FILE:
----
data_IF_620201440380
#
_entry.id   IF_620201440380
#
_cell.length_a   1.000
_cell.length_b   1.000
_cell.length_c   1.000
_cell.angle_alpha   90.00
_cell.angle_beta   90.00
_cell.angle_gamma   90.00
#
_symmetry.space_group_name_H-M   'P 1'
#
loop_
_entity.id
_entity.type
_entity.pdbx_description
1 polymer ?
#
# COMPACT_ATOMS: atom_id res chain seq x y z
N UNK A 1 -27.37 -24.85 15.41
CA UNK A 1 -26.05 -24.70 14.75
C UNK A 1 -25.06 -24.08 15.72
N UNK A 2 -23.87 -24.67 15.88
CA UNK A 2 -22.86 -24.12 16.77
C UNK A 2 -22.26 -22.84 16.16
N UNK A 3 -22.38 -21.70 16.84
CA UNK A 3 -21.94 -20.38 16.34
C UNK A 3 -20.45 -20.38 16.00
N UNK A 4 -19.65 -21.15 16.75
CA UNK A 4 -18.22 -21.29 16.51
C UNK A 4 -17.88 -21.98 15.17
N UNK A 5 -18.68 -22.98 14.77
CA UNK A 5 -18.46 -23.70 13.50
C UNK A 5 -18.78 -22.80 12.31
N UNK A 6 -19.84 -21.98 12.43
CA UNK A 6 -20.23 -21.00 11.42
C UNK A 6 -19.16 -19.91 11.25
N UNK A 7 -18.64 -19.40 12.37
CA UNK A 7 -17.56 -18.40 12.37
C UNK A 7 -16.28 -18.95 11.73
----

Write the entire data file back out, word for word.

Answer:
data_IF_620201440380
#
_entry.id   IF_620201440380
#
_cell.length_a   1.000
_cell.length_b   1.000
_cell.length_c   1.000
_cell.angle_alpha   90.00
_cell.angle_beta   90.00
_cell.angle_gamma   90.00
#
_symmetry.space_group_name_H-M   'P 1'
#
loop_
_entity.id
_entity.type
_entity.pdbx_description
1 polymer ?
#
# COMPACT_ATOMS: atom_id res chain seq x y z
N UNK A 1 -27.37 -24.85 15.41
CA UNK A 1 -26.05 -24.70 14.75
C UNK A 1 -25.06 -24.08 15.72
N UNK A 2 -23.87 -24.67 15.88
CA UNK A 2 -22.86 -24.12 16.77
C UNK A 2 -22.26 -22.84 16.16
N UNK A 3 -22.38 -21.70 16.84
CA UNK A 3 -21.94 -20.38 16.34
C UNK A 3 -20.45 -20.38 16.00
N UNK A 4 -19.65 -21.15 16.75
CA UNK A 4 -18.22 -21.29 16.51
C UNK A 4 -17.88 -21.98 15.17
N UNK A 5 -18.68 -22.98 14.77
CA UNK A 5 -18.46 -23.70 13.50
C UNK A 5 -18.78 -22.80 12.31
N UNK A 6 -19.84 -21.98 12.43
CA UNK A 6 -20.23 -21.00 11.42
C UNK A 6 -19.16 -19.91 11.25
N UNK A 7 -18.64 -19.40 12.37
CA UNK A 7 -17.56 -18.40 12.37
C UNK A 7 -16.28 -18.95 11.73